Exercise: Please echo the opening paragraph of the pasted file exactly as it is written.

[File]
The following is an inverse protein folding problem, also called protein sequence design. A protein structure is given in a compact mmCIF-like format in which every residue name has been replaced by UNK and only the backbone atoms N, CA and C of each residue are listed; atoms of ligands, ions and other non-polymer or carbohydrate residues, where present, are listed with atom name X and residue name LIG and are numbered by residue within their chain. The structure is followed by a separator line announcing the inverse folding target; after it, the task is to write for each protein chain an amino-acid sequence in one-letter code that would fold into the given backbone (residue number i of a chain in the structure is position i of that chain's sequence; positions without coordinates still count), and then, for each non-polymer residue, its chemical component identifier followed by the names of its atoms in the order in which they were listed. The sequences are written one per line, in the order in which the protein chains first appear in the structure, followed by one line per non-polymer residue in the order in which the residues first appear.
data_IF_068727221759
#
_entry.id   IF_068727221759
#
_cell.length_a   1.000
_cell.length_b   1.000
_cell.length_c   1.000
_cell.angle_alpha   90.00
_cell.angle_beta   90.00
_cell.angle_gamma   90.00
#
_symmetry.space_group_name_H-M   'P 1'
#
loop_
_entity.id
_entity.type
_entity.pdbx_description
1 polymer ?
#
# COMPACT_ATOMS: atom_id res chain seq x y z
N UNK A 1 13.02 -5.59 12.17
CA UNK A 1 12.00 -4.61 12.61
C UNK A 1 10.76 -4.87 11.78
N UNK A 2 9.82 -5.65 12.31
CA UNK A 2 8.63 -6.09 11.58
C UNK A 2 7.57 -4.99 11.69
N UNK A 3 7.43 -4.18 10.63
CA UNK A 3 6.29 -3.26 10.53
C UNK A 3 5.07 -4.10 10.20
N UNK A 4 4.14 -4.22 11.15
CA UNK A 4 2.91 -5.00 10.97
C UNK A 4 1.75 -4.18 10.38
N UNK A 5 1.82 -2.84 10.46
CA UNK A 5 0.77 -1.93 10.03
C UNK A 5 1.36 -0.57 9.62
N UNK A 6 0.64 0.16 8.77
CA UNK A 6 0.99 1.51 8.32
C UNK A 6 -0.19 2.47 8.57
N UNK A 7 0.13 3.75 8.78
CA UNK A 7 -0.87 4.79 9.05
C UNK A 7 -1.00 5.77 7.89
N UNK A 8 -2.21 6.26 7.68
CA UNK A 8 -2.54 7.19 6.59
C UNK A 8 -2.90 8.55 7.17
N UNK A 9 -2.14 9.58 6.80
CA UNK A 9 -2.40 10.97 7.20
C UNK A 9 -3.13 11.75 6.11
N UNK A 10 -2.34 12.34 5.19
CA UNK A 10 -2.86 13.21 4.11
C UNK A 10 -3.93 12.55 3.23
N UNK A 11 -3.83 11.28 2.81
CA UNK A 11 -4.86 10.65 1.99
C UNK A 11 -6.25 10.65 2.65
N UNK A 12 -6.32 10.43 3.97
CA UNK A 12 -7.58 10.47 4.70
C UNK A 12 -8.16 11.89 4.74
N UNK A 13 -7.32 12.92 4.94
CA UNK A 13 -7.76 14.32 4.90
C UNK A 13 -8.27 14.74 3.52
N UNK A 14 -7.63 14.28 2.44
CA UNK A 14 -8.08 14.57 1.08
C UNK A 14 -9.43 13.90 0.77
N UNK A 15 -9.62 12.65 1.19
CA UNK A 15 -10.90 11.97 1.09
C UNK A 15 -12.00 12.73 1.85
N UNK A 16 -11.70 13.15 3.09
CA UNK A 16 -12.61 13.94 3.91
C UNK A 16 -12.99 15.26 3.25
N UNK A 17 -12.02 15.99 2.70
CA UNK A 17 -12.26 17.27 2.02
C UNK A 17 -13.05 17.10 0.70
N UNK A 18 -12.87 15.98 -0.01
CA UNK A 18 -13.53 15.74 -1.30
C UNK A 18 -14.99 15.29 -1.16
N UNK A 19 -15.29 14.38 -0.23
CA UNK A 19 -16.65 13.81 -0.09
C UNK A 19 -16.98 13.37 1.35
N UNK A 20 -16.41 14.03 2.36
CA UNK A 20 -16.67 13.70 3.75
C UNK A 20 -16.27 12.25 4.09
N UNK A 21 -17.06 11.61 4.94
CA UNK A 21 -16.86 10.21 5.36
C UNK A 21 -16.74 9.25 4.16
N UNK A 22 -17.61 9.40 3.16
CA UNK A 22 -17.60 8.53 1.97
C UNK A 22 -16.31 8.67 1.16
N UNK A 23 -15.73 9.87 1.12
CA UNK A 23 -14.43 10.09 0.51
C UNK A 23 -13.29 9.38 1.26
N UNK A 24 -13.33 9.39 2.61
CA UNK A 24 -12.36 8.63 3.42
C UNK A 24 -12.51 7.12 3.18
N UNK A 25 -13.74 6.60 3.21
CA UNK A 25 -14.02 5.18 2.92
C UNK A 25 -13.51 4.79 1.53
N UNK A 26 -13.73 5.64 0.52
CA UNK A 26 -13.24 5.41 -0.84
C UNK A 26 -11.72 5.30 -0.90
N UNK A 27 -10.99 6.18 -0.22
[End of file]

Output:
The following is an inverse protein folding problem, also called protein sequence design. A protein structure is given in a compact mmCIF-like format in which every residue name has been replaced by UNK and only the backbone atoms N, CA and C of each residue are listed; atoms of ligands, ions and other non-polymer or carbohydrate residues, where present, are listed with atom name X and residue name LIG and are numbered by residue within their chain. The structure is followed by a separator line announcing the inverse folding target; after it, the task is to write for each protein chain an amino-acid sequence in one-letter code that would fold into the given backbone (residue number i of a chain in the structure is position i of that chain's sequence; positions without coordinates still count), and then, for each non-polymer residue, its chemical component identifier followed by the names of its atoms in the order in which they were listed. The sequences are written one per line, in the order in which the protein chains first appear in the structure, followed by one line per non-polymer residue in the order in which the residues first appear.